Superheroes: Batman Begins part 1

free stats

WHAT DOES THE PROTAGONIST WANT?  Bruce Wayne, orphaned at eight, wants to overcome his fears and honor his father.  This turns out to be rather more complicated than he suspects.

Batman Begins presents a radically new vision (for the movies, anyway — this stuff had been around the comics and the animated series for many years beforehand) of the Batman story, grounds it in a startling new sense of reality, presents not just a caped crusader and a wacky new villain but a whole wealth of good guys and bad guys, all following their stars in increasingly complex and interconnected ways, all of it bound together with the one fantastic conceit of a young billionaire who dresses up like a bat.  It strongly reminds me of the Casino Royale re-boot, which brought the James Bond character to a new level of immediacy while retaining enough of the series’ fantastic hallmarks to still qualify as escapism.  There is still enough silliness in Batman Begins to make it a recognizable "superhero movie" (grand, outsized villains with colorful personalities and an ambitious scheme to destroy an entire city, spectacular action sequences that teeter at the brink of believability, production design that borders upon science-fiction) but it’s presented with a sober, straightfaced earnestness that’s nothing less than shocking after the garish camp of Batman & RobinThe Dark Knight would successfully develop all of Begins‘s good ideas into an even more complex, startling vision of modern urban justice.

ACT I (0:00 – 41:00) uses a complicated flashback structure to tell the story of Bruce Wayne’s early life, from the moment his fears took hold (falling into a well, getting attacked by bats) to the moment his fears inadvertently got his parents killed (I’m not sure what his parents were thinking: "Hey, let’s take Bruce to the opera, you know, the one with all the bats"), to his first attempt at justice as he schemes to murder his parents’ killer (much to girlfriend Rachel’s anger), to his dawning awareness of the interconnectedness of actions (especially the actions of the wealthy and powerful), to his decision to engage in the fight for justice on a more macro scale (involving, as it often does, a trip to China), to his falling under the spell of a powerful would-be father-figure, who trains him to become a different man (with the help of a drug derived from a special blue flower found only in the area), to his sudden realization that he and his new father-figure have radically different ideas about the meaning of Justice and his subsequent destroying of the guy’s mountaintop dojo, to his return to Gotham City to begin his new life as a masked crusader.  I sometimes wonder if the act would be better served with a straightforward chronology, or if it’s better the way it is.  As it is, in introduces the movie’s head villain very early on, but then again it seemingly disposes of that villain before the end of the act — we won’t know who the head villain is until the beginning of Act IV.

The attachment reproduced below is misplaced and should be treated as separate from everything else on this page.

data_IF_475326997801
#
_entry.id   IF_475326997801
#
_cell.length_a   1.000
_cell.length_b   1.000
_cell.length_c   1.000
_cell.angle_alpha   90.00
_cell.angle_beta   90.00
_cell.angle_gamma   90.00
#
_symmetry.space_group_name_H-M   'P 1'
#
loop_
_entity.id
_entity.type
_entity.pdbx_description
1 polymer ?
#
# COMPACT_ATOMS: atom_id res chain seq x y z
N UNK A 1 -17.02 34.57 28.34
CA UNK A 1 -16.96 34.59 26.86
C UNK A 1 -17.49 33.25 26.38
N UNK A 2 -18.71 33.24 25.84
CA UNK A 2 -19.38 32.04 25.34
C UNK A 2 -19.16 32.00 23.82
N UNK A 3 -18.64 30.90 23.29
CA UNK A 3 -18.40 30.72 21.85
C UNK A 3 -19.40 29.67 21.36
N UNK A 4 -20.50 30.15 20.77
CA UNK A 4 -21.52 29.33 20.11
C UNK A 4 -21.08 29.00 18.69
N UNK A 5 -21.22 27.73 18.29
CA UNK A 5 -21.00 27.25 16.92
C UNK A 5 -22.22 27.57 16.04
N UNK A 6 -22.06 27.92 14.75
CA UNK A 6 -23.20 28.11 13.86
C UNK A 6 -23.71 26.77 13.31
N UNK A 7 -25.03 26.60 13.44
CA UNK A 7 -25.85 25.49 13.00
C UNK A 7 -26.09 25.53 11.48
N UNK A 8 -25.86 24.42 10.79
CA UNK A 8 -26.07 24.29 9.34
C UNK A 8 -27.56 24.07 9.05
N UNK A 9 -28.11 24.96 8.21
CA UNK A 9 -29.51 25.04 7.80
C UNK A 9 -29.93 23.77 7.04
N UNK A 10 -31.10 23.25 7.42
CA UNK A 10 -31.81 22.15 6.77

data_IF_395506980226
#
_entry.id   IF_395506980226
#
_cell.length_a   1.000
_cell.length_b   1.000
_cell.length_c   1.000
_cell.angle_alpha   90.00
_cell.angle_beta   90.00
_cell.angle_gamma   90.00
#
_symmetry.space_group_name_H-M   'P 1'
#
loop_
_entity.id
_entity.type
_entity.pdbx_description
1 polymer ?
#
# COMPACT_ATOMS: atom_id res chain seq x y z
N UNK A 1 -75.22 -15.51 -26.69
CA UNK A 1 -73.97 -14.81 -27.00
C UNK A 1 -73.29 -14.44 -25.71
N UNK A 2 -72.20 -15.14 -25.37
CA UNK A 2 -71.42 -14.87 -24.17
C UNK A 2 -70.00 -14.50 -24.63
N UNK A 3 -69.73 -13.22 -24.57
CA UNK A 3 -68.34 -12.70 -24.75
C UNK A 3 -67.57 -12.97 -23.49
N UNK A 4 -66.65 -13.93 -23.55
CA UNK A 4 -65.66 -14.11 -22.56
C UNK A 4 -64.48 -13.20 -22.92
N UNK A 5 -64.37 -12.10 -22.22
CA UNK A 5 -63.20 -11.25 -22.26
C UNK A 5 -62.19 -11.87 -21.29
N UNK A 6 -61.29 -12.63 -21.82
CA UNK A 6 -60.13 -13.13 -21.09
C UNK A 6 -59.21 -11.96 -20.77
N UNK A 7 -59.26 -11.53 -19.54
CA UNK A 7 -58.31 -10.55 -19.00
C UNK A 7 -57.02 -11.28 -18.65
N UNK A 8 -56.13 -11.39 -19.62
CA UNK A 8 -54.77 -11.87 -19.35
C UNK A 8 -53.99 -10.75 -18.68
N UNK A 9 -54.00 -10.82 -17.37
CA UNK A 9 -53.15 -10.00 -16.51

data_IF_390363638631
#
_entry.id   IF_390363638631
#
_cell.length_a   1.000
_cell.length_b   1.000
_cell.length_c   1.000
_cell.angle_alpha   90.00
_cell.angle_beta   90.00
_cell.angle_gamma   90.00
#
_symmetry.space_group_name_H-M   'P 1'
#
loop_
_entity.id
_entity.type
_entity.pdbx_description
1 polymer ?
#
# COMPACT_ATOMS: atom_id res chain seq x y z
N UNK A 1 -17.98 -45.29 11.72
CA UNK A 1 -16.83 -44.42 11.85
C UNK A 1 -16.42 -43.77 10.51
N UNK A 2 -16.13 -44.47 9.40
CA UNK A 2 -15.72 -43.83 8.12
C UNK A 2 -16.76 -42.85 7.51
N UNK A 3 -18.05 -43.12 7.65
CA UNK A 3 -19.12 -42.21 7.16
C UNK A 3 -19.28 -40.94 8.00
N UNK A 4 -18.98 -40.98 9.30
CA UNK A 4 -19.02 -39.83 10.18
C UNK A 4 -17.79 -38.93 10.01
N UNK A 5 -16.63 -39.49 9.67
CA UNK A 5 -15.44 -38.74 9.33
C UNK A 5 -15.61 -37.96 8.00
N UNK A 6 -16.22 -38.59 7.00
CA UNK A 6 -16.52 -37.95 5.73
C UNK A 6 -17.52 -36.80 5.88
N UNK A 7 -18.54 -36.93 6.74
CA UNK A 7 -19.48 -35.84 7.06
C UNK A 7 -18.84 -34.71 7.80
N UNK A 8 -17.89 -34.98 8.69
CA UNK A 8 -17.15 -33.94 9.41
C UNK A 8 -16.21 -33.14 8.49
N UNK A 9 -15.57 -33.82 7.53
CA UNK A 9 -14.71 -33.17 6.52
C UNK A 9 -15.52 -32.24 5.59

ACT II (41:00 – 1:05:00) follows Bruce’s journey from "young man with an idea" to caped crusader (with the help of faithful father-figure Alfred), and introduces what we think is the bad-guy plot: Mob boss Falcone working with spooky young Dr. Jonathan Crane to bring some kind of scary new drug into Gotham City.  It brings Jim Gordon into the picture as an ally of Bruce’s (Bruce picks Gordon partly because of his clean record and partly because Gordon was the cop who hung out with the young Bruce the night his parents were killed), introduces Rachel as a Batman-by-day figure not unlike the Harvey Dent of The Dark Knight and gives her her own mini-villain in Victor Zsaz, convicted Falcone thug and certified crazy person.  It also brings in Lucius Fox as Batman’s Q, and gives him his own mini villain in Earle, the mean capitalist usurper who has taken over Bruce’s father’s business, which used to stand for something, and turned it into just another amoral corporation.  Batman appears and halts the last shipment of the mysterious new drug, puts Falcone in jail and gives Rachel the evidence she needs to proceed with an effective prosecution (as Falcone is, literally, more powerful than the Gotham Police Department).  Instead of having Jim Gordon staggering around looking shocked as in the earlier movies, Begins shows that the quest for justice is something not limited to Batman, but is shared by civil servants at every level — Jim has stayed true to his ideals in the face of departmental-level corruption and Rachel fights for justice in the DA’s office even as her boss gives up in the face of overwhelming odds.  On the Bruce side of life, we see that not all attacks on Bruce’s father come from a guy with a gun — some come in the form of businessmen in pursuit of profits, who can render a good man powerless through a stock sale or a demotion.